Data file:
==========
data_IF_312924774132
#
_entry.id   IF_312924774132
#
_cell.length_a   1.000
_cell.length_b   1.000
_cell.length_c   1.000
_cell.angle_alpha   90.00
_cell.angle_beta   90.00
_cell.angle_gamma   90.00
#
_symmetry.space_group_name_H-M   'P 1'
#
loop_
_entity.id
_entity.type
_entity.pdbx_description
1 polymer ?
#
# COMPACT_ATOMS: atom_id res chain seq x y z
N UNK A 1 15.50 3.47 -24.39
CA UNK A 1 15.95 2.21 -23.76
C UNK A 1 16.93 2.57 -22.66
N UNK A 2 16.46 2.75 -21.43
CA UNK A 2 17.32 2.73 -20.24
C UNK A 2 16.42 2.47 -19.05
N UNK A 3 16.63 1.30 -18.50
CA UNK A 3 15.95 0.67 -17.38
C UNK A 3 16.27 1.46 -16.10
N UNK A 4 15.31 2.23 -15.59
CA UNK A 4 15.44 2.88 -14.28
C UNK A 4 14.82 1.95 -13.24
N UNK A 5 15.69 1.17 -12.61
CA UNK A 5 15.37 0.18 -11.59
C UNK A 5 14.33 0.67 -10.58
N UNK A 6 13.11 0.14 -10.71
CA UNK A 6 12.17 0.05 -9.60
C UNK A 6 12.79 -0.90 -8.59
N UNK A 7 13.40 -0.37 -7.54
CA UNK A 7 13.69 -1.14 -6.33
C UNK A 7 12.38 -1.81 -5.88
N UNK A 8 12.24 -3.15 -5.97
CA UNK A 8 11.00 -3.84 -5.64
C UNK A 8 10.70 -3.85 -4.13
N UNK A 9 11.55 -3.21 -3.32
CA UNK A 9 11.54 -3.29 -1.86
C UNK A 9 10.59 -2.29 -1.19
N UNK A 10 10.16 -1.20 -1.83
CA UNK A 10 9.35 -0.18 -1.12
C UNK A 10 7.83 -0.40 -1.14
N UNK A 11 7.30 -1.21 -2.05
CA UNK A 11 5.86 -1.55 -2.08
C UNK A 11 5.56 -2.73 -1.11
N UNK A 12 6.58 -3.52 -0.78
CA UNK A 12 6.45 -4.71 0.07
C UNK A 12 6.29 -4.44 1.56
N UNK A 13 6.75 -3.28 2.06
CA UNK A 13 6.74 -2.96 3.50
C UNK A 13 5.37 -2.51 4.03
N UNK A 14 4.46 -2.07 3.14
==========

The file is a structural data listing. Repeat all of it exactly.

data_IF_312924774132
#
_entry.id   IF_312924774132
#
_cell.length_a   1.000
_cell.length_b   1.000
_cell.length_c   1.000
_cell.angle_alpha   90.00
_cell.angle_beta   90.00
_cell.angle_gamma   90.00
#
_symmetry.space_group_name_H-M   'P 1'
#
loop_
_entity.id
_entity.type
_entity.pdbx_description
1 polymer ?
#
# COMPACT_ATOMS: atom_id res chain seq x y z
N UNK A 1 15.50 3.47 -24.39
CA UNK A 1 15.95 2.21 -23.76
C UNK A 1 16.93 2.57 -22.66
N UNK A 2 16.46 2.75 -21.43
CA UNK A 2 17.32 2.73 -20.24
C UNK A 2 16.42 2.47 -19.05
N UNK A 3 16.63 1.30 -18.50
CA UNK A 3 15.95 0.67 -17.38
C UNK A 3 16.27 1.46 -16.10
N UNK A 4 15.31 2.23 -15.59
CA UNK A 4 15.44 2.88 -14.28
C UNK A 4 14.82 1.95 -13.24
N UNK A 5 15.69 1.17 -12.61
CA UNK A 5 15.37 0.18 -11.59
C UNK A 5 14.33 0.67 -10.58
N UNK A 6 13.11 0.14 -10.71
CA UNK A 6 12.17 0.05 -9.60
C UNK A 6 12.79 -0.90 -8.59
N UNK A 7 13.40 -0.37 -7.54
CA UNK A 7 13.69 -1.14 -6.33
C UNK A 7 12.38 -1.81 -5.88
N UNK A 8 12.24 -3.15 -5.97
CA UNK A 8 11.00 -3.84 -5.64
C UNK A 8 10.70 -3.85 -4.13
N UNK A 9 11.55 -3.21 -3.32
CA UNK A 9 11.54 -3.29 -1.86
C UNK A 9 10.59 -2.29 -1.19
N UNK A 10 10.16 -1.20 -1.83
CA UNK A 10 9.35 -0.18 -1.12
C UNK A 10 7.83 -0.40 -1.14
N UNK A 11 7.30 -1.21 -2.05
CA UNK A 11 5.86 -1.55 -2.08
C UNK A 11 5.56 -2.73 -1.11
N UNK A 12 6.58 -3.52 -0.78
CA UNK A 12 6.45 -4.71 0.07
C UNK A 12 6.29 -4.44 1.56
N UNK A 13 6.75 -3.28 2.06
CA UNK A 13 6.74 -2.96 3.50
C UNK A 13 5.37 -2.51 4.03
N UNK A 14 4.46 -2.07 3.14